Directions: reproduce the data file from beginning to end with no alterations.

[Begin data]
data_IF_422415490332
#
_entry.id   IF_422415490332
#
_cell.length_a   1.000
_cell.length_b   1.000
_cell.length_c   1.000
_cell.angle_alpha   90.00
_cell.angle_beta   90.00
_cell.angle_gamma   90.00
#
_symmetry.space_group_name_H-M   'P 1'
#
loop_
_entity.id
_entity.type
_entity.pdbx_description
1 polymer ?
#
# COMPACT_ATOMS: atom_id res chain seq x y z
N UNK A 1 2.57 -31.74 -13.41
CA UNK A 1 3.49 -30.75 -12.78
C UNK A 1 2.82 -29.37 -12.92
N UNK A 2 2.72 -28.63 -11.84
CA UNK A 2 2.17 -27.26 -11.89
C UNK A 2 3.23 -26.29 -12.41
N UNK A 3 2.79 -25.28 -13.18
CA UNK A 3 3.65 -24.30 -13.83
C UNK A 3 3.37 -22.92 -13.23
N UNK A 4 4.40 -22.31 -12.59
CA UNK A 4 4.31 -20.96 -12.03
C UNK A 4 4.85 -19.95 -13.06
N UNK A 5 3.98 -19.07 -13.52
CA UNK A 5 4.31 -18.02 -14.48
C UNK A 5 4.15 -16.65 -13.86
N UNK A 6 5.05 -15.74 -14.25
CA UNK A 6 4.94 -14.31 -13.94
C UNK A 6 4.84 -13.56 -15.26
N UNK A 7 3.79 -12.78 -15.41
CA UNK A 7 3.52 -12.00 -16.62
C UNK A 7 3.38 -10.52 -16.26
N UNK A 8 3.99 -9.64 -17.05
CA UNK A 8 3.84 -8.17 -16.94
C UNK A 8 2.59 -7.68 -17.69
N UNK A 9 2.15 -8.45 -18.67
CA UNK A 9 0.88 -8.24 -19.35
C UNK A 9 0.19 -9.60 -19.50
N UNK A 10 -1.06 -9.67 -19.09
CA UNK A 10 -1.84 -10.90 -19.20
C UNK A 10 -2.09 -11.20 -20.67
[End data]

data_IF_422415490332
#
_entry.id   IF_422415490332
#
_cell.length_a   1.000
_cell.length_b   1.000
_cell.length_c   1.000
_cell.angle_alpha   90.00
_cell.angle_beta   90.00
_cell.angle_gamma   90.00
#
_symmetry.space_group_name_H-M   'P 1'
#
loop_
_entity.id
_entity.type
_entity.pdbx_description
1 polymer ?
#
# COMPACT_ATOMS: atom_id res chain seq x y z
N UNK A 1 2.57 -31.74 -13.41
CA UNK A 1 3.49 -30.75 -12.78
C UNK A 1 2.82 -29.37 -12.92
N UNK A 2 2.72 -28.63 -11.84
CA UNK A 2 2.17 -27.26 -11.89
C UNK A 2 3.23 -26.29 -12.41
N UNK A 3 2.79 -25.28 -13.18
CA UNK A 3 3.65 -24.30 -13.83
C UNK A 3 3.37 -22.92 -13.23
N UNK A 4 4.40 -22.31 -12.59
CA UNK A 4 4.31 -20.96 -12.03
C UNK A 4 4.85 -19.95 -13.06
N UNK A 5 3.98 -19.07 -13.52
CA UNK A 5 4.31 -18.02 -14.48
C UNK A 5 4.15 -16.65 -13.86
N UNK A 6 5.05 -15.74 -14.25
CA UNK A 6 4.94 -14.31 -13.94
C UNK A 6 4.84 -13.56 -15.26
N UNK A 7 3.79 -12.78 -15.41
CA UNK A 7 3.52 -12.00 -16.62
C UNK A 7 3.38 -10.52 -16.26
N UNK A 8 3.99 -9.64 -17.05
CA UNK A 8 3.84 -8.17 -16.94
C UNK A 8 2.59 -7.68 -17.69
N UNK A 9 2.15 -8.45 -18.67
CA UNK A 9 0.88 -8.24 -19.35
C UNK A 9 0.19 -9.60 -19.50
N UNK A 10 -1.06 -9.67 -19.09
CA UNK A 10 -1.84 -10.90 -19.20
C UNK A 10 -2.09 -11.20 -20.67